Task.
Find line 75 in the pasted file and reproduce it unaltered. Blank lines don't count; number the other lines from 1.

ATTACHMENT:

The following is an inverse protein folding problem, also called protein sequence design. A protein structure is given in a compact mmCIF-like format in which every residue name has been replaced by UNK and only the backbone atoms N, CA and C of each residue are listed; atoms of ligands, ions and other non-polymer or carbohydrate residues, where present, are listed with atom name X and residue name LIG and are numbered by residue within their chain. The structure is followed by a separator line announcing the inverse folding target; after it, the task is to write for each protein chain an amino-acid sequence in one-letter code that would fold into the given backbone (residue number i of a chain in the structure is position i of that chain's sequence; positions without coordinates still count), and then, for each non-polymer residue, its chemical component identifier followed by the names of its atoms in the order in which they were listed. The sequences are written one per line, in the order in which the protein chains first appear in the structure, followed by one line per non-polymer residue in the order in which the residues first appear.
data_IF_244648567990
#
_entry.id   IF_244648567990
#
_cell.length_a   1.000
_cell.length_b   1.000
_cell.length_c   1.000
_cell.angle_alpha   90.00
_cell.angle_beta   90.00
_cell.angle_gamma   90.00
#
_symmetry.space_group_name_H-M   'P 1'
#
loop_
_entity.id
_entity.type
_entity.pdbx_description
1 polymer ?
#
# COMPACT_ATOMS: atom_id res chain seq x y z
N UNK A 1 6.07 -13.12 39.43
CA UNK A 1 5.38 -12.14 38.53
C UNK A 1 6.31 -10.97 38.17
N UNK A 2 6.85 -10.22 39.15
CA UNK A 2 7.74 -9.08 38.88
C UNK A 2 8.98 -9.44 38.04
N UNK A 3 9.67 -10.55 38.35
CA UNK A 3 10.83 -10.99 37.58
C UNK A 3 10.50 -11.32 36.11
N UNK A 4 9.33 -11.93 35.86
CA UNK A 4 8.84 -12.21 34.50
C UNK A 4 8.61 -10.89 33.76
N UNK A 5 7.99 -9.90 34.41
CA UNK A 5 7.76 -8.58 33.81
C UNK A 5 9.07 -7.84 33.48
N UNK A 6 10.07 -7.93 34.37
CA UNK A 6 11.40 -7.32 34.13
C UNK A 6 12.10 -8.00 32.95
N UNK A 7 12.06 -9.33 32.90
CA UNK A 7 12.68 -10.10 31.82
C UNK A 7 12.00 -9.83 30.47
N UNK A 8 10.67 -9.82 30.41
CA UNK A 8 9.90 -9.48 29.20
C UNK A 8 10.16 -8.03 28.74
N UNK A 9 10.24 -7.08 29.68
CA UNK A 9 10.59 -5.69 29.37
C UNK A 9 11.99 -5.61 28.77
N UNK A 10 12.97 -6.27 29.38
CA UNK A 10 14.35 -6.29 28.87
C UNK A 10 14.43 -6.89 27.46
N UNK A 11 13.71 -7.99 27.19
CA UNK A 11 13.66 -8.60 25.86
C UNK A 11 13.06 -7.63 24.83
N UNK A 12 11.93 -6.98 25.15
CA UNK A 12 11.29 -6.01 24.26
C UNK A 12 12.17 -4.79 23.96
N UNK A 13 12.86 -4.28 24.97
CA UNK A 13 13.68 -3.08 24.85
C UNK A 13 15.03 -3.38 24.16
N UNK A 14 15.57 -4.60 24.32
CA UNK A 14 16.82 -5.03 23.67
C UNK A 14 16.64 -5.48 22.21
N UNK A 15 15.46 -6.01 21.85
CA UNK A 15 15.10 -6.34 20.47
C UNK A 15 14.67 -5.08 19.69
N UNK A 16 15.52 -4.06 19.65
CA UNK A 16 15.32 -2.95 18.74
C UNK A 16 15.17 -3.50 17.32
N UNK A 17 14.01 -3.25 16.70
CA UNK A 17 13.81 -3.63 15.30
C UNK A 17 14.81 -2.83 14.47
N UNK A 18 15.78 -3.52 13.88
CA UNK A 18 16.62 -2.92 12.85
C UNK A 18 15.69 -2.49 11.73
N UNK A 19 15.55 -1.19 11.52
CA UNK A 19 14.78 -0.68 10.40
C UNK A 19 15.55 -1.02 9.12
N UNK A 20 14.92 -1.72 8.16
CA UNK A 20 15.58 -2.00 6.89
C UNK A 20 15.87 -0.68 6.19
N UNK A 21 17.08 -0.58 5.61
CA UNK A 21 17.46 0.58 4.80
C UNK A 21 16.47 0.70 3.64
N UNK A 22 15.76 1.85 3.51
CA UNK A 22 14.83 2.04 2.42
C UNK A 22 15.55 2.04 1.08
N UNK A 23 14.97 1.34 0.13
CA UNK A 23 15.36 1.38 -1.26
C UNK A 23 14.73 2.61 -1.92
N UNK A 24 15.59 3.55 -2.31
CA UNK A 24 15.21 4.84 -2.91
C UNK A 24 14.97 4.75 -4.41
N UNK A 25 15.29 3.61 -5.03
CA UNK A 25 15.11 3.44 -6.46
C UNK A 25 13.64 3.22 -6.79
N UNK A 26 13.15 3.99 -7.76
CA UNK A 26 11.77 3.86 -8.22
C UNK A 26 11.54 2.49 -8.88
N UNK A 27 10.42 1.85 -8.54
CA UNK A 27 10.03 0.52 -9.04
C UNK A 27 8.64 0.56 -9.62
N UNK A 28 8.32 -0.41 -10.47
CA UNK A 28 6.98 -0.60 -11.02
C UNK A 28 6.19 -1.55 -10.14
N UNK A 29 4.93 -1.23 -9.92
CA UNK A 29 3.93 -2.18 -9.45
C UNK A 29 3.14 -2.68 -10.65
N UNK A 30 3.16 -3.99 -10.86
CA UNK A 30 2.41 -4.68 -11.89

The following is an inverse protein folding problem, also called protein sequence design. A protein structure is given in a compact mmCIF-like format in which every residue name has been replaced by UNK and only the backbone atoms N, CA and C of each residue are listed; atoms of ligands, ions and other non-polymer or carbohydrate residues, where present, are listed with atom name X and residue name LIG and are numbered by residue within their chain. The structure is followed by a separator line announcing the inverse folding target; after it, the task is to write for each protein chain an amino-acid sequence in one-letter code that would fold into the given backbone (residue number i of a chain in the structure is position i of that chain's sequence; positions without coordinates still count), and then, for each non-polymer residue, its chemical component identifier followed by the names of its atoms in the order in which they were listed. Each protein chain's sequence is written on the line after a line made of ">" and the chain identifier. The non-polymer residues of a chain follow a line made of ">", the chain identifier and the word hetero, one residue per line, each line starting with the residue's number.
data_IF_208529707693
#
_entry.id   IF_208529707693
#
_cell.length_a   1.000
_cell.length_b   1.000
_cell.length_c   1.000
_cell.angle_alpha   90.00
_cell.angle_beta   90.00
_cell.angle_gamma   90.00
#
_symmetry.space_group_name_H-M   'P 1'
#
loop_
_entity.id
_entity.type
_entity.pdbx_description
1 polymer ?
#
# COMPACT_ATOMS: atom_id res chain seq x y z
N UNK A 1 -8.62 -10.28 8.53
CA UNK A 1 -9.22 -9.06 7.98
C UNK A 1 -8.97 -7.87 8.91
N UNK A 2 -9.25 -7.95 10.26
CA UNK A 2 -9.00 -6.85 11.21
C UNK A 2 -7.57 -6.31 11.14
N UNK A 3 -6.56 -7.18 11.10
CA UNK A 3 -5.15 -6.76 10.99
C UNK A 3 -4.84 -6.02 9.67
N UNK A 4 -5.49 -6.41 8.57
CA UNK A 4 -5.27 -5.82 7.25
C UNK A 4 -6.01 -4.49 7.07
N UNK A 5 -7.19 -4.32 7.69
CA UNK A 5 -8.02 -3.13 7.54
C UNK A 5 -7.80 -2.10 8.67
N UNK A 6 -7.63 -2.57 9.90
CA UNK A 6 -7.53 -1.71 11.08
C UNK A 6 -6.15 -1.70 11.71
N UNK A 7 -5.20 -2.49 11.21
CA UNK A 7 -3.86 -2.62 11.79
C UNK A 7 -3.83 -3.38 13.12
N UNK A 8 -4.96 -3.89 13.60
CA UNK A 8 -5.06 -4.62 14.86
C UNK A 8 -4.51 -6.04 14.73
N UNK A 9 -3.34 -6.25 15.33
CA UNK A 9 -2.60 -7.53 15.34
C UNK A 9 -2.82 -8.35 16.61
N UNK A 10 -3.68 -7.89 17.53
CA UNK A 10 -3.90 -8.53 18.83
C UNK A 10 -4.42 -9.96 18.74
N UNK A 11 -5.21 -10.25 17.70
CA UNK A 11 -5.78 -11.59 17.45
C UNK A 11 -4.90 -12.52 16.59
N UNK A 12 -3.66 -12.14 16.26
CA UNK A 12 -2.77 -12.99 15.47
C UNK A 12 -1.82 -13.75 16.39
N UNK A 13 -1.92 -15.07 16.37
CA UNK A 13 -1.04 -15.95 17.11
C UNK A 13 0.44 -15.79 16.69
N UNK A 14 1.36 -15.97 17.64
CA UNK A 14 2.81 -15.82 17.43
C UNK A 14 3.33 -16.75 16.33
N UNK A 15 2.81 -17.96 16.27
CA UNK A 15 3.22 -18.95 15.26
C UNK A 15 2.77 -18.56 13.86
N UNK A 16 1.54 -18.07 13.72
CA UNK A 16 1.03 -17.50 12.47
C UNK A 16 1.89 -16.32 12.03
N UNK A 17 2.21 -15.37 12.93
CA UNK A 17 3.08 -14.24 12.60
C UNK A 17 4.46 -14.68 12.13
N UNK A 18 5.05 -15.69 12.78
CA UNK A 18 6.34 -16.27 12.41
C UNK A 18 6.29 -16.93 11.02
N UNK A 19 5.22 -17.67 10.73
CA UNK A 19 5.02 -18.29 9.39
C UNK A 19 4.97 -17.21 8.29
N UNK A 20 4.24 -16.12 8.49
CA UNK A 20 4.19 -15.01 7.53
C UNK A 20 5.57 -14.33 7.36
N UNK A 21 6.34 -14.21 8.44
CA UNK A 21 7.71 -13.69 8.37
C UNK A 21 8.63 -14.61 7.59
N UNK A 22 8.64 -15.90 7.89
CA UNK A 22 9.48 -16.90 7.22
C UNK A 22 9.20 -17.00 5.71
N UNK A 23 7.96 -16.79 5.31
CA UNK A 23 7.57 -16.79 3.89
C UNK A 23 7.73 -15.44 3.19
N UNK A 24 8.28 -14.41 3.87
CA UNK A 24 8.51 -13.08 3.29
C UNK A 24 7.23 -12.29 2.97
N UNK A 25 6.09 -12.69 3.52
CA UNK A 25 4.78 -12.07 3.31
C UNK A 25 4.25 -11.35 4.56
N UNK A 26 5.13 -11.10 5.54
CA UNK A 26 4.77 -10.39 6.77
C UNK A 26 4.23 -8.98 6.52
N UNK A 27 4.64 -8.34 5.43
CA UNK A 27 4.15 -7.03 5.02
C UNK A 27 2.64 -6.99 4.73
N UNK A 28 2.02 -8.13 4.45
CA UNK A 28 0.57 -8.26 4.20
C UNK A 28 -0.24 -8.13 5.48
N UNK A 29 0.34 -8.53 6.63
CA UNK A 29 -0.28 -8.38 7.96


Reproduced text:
C UNK A 18 15.69 -2.49 11.73